The abstract and fulltext
New England Journal of Medicine 334(21): 1356-1361, 1996. is available online.
Recht A, Come SE, Henderson IC, et al.
Patients with early-stage breast cancer who are at substantial risk for systemic metastases are increasingly treated with breast-conserving therapy and adjuvant chemotherapy. However, the optimal sequencing of chemotherapy and radiation therapy is not clear.
Two hundred forty-four patients with stage I or II breast cancer who were at substantial risk for distant metastases were randomly assigned to receive a 12-week course of chemotherapy either before or after radiation therapy. All had had breast-conserving surgery. The median length of follow-up in surviving patients was 58 months (range, 10 to 124).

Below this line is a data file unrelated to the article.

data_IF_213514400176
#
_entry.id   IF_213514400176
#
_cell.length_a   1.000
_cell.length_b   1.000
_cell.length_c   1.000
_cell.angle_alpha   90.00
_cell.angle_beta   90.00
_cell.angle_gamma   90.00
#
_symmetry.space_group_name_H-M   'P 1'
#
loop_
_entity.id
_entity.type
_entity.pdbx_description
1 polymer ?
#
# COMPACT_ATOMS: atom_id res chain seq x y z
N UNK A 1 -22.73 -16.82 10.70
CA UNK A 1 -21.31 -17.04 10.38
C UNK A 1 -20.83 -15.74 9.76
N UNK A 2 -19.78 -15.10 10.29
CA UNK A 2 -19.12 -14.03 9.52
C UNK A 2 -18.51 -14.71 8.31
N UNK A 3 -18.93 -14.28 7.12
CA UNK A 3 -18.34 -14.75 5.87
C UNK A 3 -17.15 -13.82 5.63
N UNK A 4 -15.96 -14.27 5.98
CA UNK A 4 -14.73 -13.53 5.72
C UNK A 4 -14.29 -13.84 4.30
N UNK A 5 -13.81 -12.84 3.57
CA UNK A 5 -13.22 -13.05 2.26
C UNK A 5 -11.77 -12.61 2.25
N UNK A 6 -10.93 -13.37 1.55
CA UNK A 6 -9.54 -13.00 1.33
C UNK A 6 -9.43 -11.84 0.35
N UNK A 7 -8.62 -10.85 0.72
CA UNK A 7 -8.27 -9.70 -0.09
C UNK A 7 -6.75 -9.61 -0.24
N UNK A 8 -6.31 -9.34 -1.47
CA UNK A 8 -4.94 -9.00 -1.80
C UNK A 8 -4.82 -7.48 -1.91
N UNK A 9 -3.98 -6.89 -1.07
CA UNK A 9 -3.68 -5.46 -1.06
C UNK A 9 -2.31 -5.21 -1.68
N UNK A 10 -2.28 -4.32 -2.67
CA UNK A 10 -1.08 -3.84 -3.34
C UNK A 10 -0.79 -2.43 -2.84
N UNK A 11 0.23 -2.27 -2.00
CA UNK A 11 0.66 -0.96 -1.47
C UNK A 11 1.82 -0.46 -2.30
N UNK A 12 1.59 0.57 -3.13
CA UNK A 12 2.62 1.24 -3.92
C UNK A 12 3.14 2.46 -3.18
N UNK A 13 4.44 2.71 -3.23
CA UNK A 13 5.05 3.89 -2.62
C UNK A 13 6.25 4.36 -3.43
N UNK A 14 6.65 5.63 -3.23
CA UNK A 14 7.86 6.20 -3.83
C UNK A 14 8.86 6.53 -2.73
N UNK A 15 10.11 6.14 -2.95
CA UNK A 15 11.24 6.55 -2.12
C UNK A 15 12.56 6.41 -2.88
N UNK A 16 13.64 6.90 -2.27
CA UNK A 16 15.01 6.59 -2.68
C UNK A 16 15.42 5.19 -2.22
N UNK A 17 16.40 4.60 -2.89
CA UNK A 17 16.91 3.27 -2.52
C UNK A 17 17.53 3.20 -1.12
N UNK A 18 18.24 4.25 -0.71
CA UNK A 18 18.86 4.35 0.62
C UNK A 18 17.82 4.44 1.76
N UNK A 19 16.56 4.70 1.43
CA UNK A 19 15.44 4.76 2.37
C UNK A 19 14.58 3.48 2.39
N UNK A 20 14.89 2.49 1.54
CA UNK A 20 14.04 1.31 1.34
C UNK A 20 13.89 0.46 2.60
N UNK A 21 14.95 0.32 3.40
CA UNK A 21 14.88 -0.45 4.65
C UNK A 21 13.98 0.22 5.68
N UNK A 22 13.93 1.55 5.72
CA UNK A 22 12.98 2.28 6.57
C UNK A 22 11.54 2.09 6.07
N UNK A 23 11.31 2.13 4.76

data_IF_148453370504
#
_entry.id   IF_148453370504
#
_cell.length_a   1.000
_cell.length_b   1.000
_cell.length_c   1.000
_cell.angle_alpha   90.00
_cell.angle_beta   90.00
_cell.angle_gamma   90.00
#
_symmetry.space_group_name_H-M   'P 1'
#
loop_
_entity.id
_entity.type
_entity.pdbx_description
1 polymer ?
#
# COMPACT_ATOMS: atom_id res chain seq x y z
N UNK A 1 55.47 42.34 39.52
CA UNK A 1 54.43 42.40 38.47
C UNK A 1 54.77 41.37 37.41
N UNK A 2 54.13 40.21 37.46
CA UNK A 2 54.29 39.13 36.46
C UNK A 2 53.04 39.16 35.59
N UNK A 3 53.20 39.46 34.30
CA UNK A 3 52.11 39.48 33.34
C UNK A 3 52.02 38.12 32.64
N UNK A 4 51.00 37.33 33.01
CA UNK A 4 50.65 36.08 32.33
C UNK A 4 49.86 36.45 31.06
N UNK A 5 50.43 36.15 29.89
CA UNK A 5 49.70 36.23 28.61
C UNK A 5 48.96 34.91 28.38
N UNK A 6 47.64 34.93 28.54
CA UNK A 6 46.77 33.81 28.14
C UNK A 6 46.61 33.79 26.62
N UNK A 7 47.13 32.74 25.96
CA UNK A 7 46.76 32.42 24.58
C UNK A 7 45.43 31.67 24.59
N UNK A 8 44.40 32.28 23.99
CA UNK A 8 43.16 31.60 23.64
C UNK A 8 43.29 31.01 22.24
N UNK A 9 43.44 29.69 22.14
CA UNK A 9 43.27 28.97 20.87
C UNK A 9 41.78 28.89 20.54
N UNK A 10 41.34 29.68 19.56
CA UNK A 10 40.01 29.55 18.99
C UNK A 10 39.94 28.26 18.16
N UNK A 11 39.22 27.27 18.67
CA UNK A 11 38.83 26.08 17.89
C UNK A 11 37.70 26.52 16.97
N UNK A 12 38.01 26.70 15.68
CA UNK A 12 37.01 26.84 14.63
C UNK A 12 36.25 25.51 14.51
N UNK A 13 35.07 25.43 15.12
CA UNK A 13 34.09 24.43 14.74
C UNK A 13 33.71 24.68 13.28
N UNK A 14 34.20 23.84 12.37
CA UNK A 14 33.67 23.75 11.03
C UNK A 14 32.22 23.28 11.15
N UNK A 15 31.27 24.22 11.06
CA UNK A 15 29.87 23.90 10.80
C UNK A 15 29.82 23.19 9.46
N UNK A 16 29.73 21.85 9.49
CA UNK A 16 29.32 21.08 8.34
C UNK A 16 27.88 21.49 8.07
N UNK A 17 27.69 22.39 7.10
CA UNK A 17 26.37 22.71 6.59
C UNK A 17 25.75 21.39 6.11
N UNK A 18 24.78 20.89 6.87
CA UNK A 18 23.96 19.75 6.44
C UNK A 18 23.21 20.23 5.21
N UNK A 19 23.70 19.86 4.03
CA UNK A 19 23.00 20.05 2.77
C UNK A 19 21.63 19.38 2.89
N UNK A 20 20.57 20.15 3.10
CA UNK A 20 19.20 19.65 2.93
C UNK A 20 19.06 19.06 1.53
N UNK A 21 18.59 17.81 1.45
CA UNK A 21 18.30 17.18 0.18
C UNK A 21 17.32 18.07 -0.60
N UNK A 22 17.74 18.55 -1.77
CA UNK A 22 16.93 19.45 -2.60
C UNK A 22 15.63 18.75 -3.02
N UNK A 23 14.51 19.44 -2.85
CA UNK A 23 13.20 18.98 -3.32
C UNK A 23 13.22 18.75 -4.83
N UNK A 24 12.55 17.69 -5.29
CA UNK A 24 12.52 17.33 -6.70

The five-year actuarial rates of cancer recurrence at any site and of distant metastases in the radiotherapy-first group and the chemotherapy-first group were 38 percent and 31 percent (P = 0.17) and 36 percent and 25 percent (P = 0.05), respectively. Overall survival was 73 percent and 81 percent (P = 0.11), respectively. The five-year crude rates of first recurrence according to site in the radiotherapy-first and chemotherapy-first groups, respectively, were 5 percent and 14 percent for local recurrence and 32 percent and 20 percent for distant or regional recurrence or both. This difference in the pattern of recurrence was of borderline statistical significance (P = 0.07).
This study suggests that for patients ar substantial risk for systemic metastases, it is preferable to give a 12-week course of chemotherapy followed by radiation therapy, rather than radiation therapy followed by chemotherapy.
Rheinische Friedrich- Wilhelms- Universität Bonn